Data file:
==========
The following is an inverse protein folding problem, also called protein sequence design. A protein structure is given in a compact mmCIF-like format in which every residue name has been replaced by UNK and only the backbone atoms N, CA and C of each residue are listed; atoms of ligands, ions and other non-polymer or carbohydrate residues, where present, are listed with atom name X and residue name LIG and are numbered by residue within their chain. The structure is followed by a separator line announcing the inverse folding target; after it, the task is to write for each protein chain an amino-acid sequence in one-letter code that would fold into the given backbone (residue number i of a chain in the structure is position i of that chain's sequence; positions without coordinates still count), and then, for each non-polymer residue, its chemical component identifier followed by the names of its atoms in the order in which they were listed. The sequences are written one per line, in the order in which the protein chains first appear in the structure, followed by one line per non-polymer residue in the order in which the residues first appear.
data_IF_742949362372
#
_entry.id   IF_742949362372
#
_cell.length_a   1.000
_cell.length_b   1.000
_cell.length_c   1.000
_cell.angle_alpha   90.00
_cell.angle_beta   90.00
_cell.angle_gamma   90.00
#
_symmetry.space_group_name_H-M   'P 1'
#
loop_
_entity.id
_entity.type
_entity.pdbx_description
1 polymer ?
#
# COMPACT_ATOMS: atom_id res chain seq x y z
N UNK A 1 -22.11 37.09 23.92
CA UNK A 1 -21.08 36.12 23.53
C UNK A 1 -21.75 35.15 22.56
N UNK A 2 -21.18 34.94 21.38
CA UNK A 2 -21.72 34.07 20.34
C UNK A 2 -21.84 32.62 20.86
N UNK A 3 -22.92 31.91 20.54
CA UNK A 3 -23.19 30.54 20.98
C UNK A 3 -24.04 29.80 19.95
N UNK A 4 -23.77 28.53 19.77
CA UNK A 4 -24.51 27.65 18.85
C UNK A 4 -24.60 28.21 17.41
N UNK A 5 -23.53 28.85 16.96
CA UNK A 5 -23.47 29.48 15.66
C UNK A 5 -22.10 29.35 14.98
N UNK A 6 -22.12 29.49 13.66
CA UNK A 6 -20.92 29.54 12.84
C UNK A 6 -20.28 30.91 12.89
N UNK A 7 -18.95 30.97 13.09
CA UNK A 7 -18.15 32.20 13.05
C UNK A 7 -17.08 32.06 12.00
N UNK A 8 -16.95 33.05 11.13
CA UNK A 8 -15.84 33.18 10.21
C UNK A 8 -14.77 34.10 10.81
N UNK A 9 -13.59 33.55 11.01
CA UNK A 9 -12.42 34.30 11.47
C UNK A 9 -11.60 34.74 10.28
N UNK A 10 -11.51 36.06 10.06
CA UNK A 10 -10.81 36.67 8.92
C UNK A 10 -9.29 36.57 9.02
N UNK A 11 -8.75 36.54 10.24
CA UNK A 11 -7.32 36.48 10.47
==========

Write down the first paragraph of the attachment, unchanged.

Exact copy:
The following is an inverse protein folding problem, also called protein sequence design. A protein structure is given in a compact mmCIF-like format in which every residue name has been replaced by UNK and only the backbone atoms N, CA and C of each residue are listed; atoms of ligands, ions and other non-polymer or carbohydrate residues, where present, are listed with atom name X and residue name LIG and are numbered by residue within their chain. The structure is followed by a separator line announcing the inverse folding target; after it, the task is to write for each protein chain an amino-acid sequence in one-letter code that would fold into the given backbone (residue number i of a chain in the structure is position i of that chain's sequence; positions without coordinates still count), and then, for each non-polymer residue, its chemical component identifier followed by the names of its atoms in the order in which they were listed. The sequences are written one per line, in the order in which the protein chains first appear in the structure, followed by one line per non-polymer residue in the order in which the residues first appear.